Orchestria 4.7 mitigates data security threats
Scalable, policy-based monitoring oversees e-mail, IM, devices for potential leaks
Companies often ascribe success to “doing one thing and doing it right.” That philosophy is working for Orchestria and its ECC (electronic communication control) solution, which concentrates on preventing sensitive data from leaving organizations through e-mail, Web mail, and related channels, including blogs.
Other data-leak prevention solutions grapple with contrasting technologies, such as in-line appliances and file crawlers (see “A closer look at the insider threat detection playing field”). Orchestria protects with intelligent agents deployed to desktops and e-mail servers (Exchange and IBM Domino).
Moreover, Orchestria extracts messages and conversations from Lotus Notes.nsf, Exchange.pst, and instant message.msg files and integrates with EMC, Zantas, IBM, and Symantec storage management applications for historical investigation of unstructured data.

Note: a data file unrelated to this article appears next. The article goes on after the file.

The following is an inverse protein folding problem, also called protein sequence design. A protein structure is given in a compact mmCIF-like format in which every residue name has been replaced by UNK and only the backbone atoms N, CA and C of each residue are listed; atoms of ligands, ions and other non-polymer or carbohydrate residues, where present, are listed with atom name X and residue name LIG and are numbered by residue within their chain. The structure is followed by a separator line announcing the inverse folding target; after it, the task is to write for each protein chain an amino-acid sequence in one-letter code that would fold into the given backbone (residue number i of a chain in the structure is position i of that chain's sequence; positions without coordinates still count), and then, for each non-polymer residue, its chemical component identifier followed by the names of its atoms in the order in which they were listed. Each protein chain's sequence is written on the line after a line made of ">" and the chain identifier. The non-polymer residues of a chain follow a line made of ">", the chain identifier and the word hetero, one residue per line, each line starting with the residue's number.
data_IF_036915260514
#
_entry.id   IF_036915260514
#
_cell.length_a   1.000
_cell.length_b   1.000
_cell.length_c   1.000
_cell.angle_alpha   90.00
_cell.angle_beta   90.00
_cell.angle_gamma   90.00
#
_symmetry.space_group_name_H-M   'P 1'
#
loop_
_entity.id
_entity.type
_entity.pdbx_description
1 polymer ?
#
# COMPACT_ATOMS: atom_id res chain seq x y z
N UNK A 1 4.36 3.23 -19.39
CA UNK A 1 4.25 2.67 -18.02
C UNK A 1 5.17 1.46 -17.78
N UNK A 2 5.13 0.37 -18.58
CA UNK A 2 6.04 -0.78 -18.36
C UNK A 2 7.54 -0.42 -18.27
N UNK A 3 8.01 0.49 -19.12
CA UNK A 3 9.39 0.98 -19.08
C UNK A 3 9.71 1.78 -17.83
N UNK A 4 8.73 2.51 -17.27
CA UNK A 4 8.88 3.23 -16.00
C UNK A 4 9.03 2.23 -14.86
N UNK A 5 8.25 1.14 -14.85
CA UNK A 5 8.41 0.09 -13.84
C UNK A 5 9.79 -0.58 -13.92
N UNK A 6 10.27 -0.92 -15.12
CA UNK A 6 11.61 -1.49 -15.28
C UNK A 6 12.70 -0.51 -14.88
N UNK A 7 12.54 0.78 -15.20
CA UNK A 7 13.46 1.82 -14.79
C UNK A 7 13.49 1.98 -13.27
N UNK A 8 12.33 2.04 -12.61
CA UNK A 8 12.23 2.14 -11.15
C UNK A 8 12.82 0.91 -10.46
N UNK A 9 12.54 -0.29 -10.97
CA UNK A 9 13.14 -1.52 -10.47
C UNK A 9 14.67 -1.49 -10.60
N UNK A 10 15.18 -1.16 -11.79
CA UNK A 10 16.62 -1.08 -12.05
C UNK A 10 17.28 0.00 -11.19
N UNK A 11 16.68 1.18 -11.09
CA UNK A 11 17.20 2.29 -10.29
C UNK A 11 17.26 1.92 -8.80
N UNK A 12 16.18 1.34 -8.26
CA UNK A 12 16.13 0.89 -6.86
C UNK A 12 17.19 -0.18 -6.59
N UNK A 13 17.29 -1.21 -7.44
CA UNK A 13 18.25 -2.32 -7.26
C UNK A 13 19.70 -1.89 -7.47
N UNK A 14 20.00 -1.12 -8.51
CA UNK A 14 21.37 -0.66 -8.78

My test bed mirrored a typical enterprise: a network with Microsoft Active Directory and Exchange servers. I added the Orchestria central management server and a second server that handled policy enforcement.
In practice, you would likely install multiple policy engines at different points on your network for scalability, which is the best I’ve seen to date. Typical performance is 300 messages per second; Orchestria’s largest production implementation monitors 275,000 users and processes 9 million messages per day (3,000 messages per second) with this distributed architecture.
Click for larger view.
Second, Orchestria offers Policypaks covering violations involving regulatory noncompliance, corporate governance, and confidential security leakage. I was disappointed to find no Web front end to the server’s policy administration management console or wizards, something most other solutions provide.
Still, after a little learning, I was traversing quickly through nodes within my hierarchy and changing policy definitions. For example, I selected a top-level group and used various menus to define new triggers within policies, as well as the action I wanted taken when the trigger criteria were satisfied. You can apply the same process all the way down to a specific person.